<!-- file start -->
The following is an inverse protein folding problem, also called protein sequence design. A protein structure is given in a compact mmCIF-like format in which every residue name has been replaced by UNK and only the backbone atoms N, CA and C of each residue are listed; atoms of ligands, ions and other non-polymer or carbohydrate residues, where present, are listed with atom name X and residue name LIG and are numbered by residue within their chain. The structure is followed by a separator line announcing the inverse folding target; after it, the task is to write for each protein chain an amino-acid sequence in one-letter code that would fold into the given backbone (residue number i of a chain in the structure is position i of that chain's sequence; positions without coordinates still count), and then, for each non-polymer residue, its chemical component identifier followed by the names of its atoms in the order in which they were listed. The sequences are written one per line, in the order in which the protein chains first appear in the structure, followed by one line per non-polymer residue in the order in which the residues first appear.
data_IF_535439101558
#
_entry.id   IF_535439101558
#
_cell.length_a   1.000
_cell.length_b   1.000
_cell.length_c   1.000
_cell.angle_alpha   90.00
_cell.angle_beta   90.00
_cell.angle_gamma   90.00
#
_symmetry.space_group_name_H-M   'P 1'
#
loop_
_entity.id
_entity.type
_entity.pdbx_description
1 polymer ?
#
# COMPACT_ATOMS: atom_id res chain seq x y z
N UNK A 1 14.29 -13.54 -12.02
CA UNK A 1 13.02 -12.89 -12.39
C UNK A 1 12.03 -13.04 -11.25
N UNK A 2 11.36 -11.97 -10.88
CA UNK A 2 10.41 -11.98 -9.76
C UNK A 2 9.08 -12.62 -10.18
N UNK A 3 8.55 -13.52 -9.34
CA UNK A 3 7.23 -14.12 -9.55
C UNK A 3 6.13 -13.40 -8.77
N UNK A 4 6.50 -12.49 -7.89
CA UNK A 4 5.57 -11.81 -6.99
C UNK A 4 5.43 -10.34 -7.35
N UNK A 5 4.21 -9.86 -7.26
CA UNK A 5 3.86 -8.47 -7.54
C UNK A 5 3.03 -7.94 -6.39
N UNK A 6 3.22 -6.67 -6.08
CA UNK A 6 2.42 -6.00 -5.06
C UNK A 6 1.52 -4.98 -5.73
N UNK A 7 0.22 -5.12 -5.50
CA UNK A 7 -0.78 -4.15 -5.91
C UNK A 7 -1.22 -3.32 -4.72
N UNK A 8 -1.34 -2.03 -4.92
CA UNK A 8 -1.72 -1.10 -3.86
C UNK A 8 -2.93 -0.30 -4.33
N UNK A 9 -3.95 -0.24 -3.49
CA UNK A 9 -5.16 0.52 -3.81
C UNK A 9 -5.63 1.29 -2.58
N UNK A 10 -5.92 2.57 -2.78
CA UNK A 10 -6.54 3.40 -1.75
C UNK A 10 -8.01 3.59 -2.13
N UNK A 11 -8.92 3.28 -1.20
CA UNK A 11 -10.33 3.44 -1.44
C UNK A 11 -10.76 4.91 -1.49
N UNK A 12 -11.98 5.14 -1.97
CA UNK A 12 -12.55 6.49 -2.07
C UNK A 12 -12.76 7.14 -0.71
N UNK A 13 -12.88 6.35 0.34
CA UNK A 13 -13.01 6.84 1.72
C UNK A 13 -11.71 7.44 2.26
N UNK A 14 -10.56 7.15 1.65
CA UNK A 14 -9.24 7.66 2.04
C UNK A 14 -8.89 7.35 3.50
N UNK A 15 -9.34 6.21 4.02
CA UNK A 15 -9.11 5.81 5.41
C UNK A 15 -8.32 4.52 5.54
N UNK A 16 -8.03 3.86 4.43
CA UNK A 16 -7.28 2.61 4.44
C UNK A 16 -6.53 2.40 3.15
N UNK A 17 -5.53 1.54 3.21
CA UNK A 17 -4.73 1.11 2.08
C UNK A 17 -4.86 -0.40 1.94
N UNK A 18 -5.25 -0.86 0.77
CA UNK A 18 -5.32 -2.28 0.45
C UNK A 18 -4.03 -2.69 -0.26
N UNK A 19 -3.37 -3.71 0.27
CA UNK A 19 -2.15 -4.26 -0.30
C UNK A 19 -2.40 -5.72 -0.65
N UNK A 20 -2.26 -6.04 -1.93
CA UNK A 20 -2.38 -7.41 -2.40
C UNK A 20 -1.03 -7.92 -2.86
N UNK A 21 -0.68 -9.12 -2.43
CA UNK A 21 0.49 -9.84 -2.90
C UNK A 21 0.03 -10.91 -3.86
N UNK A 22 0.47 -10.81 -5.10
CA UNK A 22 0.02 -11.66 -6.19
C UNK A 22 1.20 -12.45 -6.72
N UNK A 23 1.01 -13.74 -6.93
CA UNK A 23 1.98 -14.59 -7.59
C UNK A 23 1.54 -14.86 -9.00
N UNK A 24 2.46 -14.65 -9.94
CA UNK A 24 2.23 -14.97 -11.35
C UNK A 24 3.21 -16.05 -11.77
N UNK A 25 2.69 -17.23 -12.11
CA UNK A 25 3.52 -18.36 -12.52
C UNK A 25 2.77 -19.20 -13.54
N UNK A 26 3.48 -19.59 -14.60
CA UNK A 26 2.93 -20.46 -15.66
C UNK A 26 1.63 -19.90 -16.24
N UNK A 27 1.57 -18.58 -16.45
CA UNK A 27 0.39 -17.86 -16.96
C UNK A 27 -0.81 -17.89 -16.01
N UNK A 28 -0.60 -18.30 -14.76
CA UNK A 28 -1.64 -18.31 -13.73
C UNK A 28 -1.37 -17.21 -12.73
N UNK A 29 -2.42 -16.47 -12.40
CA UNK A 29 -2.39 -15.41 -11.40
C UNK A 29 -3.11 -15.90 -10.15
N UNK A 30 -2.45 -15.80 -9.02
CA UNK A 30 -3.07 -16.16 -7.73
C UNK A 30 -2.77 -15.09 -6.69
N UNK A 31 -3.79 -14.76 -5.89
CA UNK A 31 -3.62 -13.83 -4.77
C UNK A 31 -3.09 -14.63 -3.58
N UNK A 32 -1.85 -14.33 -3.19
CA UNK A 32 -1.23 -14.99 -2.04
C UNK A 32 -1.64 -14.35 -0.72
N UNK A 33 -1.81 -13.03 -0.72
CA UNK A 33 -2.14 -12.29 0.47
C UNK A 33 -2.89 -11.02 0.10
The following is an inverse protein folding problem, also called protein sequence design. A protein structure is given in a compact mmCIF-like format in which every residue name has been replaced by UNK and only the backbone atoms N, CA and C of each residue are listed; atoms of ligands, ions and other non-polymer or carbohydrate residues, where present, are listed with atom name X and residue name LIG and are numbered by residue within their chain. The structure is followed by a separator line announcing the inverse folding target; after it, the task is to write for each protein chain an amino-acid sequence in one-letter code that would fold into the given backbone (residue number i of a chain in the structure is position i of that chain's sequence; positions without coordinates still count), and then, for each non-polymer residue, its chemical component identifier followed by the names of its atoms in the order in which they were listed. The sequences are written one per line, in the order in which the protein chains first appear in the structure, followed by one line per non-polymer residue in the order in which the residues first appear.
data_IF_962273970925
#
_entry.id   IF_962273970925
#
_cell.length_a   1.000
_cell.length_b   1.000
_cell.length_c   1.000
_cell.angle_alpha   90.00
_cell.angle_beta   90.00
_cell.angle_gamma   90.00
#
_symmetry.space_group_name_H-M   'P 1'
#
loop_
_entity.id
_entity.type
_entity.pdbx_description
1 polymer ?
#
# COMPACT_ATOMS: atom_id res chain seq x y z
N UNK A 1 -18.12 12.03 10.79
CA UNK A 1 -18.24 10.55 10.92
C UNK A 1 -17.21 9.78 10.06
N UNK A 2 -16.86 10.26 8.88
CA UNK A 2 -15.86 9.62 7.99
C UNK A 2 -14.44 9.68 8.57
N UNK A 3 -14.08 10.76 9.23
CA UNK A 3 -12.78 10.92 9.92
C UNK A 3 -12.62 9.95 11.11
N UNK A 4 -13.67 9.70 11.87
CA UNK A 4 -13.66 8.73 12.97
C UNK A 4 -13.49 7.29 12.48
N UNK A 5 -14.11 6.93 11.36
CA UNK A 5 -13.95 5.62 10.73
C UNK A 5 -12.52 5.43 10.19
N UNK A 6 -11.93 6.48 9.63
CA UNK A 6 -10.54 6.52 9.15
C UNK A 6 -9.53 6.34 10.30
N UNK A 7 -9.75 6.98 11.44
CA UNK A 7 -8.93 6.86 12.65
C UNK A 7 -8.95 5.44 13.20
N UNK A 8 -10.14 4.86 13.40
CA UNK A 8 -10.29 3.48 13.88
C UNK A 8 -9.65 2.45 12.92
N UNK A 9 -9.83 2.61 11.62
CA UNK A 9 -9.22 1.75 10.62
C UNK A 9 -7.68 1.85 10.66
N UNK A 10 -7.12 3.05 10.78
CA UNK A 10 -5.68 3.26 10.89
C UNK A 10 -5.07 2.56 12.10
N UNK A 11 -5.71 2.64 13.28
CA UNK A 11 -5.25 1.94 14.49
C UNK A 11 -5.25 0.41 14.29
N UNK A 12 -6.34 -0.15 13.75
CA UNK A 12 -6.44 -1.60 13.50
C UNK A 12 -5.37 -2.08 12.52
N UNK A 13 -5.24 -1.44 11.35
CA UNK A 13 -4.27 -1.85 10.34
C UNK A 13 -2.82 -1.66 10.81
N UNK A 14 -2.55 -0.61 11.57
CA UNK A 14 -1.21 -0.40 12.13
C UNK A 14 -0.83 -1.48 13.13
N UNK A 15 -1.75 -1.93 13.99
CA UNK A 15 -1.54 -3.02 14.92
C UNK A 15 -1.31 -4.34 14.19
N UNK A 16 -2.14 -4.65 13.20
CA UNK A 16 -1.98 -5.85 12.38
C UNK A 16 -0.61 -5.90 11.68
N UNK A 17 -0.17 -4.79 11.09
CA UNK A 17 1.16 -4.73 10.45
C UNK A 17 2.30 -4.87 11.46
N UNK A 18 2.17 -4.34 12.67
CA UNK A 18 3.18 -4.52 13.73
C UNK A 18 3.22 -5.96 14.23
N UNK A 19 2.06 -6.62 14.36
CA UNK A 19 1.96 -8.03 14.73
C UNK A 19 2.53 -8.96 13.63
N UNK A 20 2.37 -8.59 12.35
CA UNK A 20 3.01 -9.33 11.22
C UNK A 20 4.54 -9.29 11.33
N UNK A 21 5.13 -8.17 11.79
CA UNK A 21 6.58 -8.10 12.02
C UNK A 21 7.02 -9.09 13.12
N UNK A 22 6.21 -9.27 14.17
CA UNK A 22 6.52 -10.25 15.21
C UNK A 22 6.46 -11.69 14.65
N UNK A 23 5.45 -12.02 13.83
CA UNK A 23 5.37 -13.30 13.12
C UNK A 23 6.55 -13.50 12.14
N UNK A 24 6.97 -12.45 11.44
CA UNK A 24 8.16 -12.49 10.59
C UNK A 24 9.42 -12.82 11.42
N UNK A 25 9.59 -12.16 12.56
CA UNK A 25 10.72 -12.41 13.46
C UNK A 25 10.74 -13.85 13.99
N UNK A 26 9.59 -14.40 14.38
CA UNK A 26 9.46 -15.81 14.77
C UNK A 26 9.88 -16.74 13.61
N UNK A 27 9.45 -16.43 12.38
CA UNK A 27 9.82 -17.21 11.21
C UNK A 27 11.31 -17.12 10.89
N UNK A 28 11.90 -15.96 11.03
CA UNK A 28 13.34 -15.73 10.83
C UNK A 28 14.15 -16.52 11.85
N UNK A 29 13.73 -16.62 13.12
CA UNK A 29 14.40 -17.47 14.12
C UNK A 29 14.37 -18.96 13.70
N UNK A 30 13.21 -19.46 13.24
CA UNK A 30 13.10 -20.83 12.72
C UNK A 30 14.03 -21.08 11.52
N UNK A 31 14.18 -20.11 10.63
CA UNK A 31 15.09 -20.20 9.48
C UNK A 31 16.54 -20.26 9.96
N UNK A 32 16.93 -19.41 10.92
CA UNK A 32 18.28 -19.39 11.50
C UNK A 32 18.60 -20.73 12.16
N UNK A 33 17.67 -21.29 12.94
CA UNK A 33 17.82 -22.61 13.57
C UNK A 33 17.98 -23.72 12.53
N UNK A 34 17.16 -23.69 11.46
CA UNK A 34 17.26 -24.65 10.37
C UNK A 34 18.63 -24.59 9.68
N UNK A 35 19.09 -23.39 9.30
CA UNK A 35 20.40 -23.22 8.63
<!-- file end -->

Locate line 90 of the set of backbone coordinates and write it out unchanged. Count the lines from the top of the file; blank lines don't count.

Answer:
C UNK A 23 1.54 -14.86 -9.00